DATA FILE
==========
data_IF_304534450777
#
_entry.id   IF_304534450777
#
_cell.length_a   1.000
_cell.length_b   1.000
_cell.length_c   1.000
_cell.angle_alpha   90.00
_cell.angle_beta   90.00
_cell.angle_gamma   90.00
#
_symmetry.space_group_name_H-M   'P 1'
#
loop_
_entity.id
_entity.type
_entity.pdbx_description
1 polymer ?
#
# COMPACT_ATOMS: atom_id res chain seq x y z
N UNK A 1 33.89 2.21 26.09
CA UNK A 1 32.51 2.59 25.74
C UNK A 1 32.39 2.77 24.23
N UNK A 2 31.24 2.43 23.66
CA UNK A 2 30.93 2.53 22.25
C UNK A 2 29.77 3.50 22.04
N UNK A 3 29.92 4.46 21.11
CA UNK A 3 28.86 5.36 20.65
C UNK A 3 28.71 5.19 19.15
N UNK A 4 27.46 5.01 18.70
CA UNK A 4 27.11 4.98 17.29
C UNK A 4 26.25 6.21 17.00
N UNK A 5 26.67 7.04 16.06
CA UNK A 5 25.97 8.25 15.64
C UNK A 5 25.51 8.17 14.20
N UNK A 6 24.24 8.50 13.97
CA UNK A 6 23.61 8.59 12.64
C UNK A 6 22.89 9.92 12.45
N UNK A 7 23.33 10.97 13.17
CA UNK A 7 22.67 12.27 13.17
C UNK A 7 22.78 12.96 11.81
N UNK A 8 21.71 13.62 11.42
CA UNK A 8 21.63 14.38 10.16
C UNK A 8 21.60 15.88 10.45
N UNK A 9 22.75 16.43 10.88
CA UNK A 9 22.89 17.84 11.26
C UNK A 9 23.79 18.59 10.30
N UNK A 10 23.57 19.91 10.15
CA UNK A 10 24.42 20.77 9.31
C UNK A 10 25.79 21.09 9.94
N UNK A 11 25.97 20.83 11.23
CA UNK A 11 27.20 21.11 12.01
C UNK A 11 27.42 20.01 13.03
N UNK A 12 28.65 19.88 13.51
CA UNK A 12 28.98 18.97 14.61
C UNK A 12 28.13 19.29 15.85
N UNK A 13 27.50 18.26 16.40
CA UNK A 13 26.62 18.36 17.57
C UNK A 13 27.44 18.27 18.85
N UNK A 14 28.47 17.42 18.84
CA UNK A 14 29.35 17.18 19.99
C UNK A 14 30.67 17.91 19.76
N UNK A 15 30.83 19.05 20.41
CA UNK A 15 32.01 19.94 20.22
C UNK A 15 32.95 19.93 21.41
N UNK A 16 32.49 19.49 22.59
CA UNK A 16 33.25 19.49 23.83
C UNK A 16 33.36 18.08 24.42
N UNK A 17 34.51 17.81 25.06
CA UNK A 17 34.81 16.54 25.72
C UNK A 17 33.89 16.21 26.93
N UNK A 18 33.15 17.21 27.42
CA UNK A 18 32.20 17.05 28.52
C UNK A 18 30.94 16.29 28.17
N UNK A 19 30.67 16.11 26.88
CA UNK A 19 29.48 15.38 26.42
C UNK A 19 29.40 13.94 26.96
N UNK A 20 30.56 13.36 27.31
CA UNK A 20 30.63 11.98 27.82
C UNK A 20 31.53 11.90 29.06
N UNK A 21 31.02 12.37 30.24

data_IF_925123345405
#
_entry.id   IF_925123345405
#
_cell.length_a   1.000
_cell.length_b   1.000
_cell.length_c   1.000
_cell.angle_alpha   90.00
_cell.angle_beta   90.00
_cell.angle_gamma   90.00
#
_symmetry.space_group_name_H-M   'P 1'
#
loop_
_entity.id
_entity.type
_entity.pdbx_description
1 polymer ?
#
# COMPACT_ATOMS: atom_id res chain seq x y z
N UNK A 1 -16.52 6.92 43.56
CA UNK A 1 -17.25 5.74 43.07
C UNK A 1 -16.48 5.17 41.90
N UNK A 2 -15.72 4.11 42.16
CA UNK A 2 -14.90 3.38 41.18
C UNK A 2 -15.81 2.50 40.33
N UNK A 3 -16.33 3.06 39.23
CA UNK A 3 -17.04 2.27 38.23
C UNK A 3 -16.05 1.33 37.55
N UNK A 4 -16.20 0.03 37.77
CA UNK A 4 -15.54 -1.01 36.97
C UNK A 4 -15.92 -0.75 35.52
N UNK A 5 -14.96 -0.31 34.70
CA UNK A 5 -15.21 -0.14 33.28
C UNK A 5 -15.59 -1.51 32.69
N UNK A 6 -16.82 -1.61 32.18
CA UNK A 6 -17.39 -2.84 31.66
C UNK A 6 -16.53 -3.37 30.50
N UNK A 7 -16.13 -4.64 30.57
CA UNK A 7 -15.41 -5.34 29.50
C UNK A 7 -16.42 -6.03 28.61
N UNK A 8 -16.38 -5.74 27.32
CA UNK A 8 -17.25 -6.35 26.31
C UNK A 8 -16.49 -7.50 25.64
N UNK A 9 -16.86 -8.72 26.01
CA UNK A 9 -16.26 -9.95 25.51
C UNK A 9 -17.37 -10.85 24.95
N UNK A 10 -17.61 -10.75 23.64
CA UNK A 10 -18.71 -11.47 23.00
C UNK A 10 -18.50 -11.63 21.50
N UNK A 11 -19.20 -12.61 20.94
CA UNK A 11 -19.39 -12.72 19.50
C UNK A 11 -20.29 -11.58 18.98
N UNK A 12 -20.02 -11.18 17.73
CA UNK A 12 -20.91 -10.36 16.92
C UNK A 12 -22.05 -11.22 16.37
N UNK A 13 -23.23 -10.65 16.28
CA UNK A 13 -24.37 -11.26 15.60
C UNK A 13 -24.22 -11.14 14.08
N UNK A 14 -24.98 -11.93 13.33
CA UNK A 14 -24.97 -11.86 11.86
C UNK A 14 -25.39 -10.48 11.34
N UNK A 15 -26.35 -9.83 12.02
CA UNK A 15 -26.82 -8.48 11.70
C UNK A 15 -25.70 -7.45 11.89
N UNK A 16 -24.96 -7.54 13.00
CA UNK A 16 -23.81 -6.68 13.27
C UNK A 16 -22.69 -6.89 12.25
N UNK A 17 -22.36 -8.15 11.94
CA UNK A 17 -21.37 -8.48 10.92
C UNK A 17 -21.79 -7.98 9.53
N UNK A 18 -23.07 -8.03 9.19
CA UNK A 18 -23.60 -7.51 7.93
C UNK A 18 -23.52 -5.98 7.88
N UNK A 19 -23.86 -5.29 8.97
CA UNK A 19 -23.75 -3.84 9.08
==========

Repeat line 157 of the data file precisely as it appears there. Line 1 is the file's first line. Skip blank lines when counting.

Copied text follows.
CA UNK A 19 -23.75 -3.84 9.08